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Côte d'Ivoire : clientélisme, ajustement et conflit

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  • Bernard Conte

    ()
    (GED, Université Montesquieu-Bordeaux IV)

Abstract

Le capitalisme est un système en perpétuelle mutation, à la fois pour structurer son environnement et s'adapter à sa mouvance. L'objectif majeur est de maximiser le prélèvement du surplus à la périphérie tout en minimisant les risques attachés à la captation. Du commerce triangulaire à la mondialisation néo-libérale, le capitalisme a tenté d'imposer au Sud des modèles successifs d'exploitation censés produire de nouveaux rapports sociaux. Au cours du temps, les modes de captation de valeur ont évolué. A l'heure actuelle, pour les pays de délocalisation industrielle, le mode de captation dominant passe par le système financier international, tandis que les pays rentiers (rente agricole, pétrolière…) sont soumis à un prélèvement direct. L'imposition de ce nouveau modèle fait l'objet d'interprétations, d'adaptations et de stratégies d'instrumentalisation au Sud, traduisant l'existence de dynamiques locales de réaction. Les interactions entre les stratégies des acteurs du Nord et celles de ceux du Sud peuvent produire des résultats inattendus, tels le développement ou l'aggravation de situations conflictuelles. En partant du cas spécifique de la Côte d'Ivoire, nous mettons en lumière l'évolution des modèles importés et leur impact sur la trajectoire économique, politique et sociale de ce pays. Capitalist system is characterized by an everlasting adjustment process, to simultaneously structure its environment and adjust to its changes. Major aim is to maximize the surplus extortion from the periphery while minimizing the risks attached to gather it. From triangular trade to neoliberal globalization, capitalism tried to impose on the Southern countries successive exploitation models supposed to produce new social relations. As time went by, the collecting modes of surplus evolved. Nowadays, in the countries of industrial delocalization, the major collecting mode goes through the international financial system, while the countries producing rent (agriculture rent, oil rent…) are subjected to direct extraction. Imposition of this new model leads to interpretations, adaptations and instrumentation strategies in the South, pointing out the existence of local reaction dynamics. Interactions between the Northern actors strategies and Southern actors ones can produce unexpected results, such as development or worsening of antagonistic situations. On the basis of the specific case of Côte d'Ivoire, we put forward the evolution of the imported models and their impact on the economic, political and social trajectory of this country. (Full text in french)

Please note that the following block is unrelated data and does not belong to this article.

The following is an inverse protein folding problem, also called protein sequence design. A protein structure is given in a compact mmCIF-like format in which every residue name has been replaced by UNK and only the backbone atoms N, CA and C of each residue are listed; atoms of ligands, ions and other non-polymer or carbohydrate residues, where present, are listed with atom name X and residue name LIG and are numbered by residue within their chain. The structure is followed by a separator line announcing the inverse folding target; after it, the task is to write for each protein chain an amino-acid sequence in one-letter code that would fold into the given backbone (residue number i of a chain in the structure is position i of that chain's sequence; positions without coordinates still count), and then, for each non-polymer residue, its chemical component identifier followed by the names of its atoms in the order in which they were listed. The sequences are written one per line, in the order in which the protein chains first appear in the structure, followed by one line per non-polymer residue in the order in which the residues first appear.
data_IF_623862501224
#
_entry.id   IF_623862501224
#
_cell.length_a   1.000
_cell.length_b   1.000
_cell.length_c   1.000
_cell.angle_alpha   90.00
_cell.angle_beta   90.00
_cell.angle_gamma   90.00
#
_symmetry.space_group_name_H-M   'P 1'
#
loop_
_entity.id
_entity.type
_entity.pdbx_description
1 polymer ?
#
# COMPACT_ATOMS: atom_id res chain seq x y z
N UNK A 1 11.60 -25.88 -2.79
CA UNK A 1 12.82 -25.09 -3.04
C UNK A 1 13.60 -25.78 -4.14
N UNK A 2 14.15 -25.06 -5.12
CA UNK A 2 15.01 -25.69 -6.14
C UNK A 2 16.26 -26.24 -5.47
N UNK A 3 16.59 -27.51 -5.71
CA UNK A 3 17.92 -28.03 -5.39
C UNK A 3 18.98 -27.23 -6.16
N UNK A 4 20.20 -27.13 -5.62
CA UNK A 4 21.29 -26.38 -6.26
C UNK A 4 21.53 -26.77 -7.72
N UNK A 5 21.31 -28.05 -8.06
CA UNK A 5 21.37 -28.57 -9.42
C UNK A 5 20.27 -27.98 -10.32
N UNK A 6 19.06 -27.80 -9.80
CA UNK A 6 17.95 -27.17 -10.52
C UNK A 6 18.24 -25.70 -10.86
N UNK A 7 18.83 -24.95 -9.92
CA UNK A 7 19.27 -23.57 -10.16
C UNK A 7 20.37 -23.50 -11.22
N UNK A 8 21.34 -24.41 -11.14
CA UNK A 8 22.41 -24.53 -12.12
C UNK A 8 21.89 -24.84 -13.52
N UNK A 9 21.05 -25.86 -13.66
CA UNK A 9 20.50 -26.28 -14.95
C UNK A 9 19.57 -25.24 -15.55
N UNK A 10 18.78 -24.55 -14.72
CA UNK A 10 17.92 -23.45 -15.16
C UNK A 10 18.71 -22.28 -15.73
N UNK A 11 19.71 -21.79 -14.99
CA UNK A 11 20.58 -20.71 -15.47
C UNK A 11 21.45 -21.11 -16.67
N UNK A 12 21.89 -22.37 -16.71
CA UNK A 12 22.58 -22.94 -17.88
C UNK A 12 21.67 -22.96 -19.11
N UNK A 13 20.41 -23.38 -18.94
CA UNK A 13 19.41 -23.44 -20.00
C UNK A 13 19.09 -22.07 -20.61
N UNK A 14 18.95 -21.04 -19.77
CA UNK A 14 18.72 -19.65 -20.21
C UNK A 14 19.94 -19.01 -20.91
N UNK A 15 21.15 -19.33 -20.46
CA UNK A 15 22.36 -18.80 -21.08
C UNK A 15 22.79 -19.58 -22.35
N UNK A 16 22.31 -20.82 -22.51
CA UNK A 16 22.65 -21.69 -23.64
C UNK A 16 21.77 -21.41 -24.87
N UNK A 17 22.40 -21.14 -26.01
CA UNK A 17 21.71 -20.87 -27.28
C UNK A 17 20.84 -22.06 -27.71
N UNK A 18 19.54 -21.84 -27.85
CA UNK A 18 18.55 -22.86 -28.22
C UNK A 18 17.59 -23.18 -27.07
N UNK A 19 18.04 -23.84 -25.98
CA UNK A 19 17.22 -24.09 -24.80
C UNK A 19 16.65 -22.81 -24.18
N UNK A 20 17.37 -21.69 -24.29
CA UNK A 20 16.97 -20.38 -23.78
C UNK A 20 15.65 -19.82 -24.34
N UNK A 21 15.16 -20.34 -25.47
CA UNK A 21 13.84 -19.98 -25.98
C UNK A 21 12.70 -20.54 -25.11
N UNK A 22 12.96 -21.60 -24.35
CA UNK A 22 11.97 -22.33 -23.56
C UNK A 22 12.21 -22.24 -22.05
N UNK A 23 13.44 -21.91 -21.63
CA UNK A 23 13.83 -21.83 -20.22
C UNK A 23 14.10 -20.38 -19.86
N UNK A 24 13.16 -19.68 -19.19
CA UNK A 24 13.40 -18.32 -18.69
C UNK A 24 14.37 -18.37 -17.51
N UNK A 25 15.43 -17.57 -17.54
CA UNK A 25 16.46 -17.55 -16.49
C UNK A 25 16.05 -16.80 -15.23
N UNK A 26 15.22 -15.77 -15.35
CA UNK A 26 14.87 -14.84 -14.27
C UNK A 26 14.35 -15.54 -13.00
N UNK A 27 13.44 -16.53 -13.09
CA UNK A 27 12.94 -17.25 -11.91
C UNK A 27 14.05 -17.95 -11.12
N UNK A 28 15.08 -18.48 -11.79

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Paper provided by Groupe d'Economie du Développement de l'Université Montesquieu Bordeaux IV in its series Documents de travail with number 101.

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Length: 20 pages
Date of creation: Aug 2004
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Handle: RePEc:mon:ceddtr:101

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  1. Dollar, David & Kraay, Aart, 2001. "Growth is good for the poor," Policy Research Working Paper Series 2587, The World Bank.
  2. Aron, Janine, 2000. "Growth and Institutions: A Review of the Evidence," World Bank Research Observer, World Bank Group, vol. 15(1), pages 99-135, February.
  3. Mesplé-Somps, Sandrine & Cogneau, Denis, 2003. "Les illusions perdues de l’économie ivoirienne et la crise politique," Economics Papers from University Paris Dauphine 123456789/10836, Paris Dauphine University.
  4. Collier, Paul & Hoeffler, Anke, 1998. "On Economic Causes of Civil War," Oxford Economic Papers, Oxford University Press, vol. 50(4), pages 563-73, October.
  5. Catherine ARAUJO BONJEAN & Gérard CHAMBAS, 2001. "Impact du mode d’organisation des filières agro-alimentaires sur la pauvreté : La filière cacao en Côte d’Ivoire," Working Papers 200115, CERDI.
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